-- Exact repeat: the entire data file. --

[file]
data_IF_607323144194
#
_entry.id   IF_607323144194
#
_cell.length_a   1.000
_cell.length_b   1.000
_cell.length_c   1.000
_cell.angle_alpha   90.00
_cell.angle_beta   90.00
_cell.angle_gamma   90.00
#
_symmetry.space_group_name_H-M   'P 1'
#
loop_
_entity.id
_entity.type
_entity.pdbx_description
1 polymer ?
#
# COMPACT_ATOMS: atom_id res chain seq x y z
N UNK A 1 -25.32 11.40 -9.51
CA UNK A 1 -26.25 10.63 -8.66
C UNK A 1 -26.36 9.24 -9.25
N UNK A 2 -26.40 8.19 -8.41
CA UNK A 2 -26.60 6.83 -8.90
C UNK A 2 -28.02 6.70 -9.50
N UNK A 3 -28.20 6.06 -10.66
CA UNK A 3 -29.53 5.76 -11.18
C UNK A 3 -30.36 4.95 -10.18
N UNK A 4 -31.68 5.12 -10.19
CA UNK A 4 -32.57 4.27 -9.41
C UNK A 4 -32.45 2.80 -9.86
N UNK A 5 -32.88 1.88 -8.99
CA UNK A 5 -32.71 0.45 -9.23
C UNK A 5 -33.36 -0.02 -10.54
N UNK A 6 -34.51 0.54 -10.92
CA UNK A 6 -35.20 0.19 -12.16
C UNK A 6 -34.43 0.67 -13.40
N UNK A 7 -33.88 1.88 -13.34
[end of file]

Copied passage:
data_IF_607323144194
#
_entry.id   IF_607323144194
#
_cell.length_a   1.000
_cell.length_b   1.000
_cell.length_c   1.000
_cell.angle_alpha   90.00
_cell.angle_beta   90.00
_cell.angle_gamma   90.00
#
_symmetry.space_group_name_H-M   'P 1'
#
loop_
_entity.id
_entity.type
_entity.pdbx_description
1 polymer ?
#
# COMPACT_ATOMS: atom_id res chain seq x y z
N UNK A 1 -25.32 11.40 -9.51
CA UNK A 1 -26.25 10.63 -8.66
C UNK A 1 -26.36 9.24 -9.25
N UNK A 2 -26.40 8.19 -8.41
CA UNK A 2 -26.60 6.83 -8.90
C UNK A 2 -28.02 6.70 -9.50
N UNK A 3 -28.20 6.06 -10.66
CA UNK A 3 -29.53 5.76 -11.18
C UNK A 3 -30.36 4.95 -10.18
N UNK A 4 -31.68 5.12 -10.19
CA UNK A 4 -32.57 4.27 -9.41
C UNK A 4 -32.45 2.80 -9.86
N UNK A 5 -32.88 1.88 -8.99
CA UNK A 5 -32.71 0.45 -9.23
C UNK A 5 -33.36 -0.02 -10.54
N UNK A 6 -34.51 0.54 -10.92
CA UNK A 6 -35.20 0.19 -12.16
C UNK A 6 -34.43 0.67 -13.40
N UNK A 7 -33.88 1.88 -13.34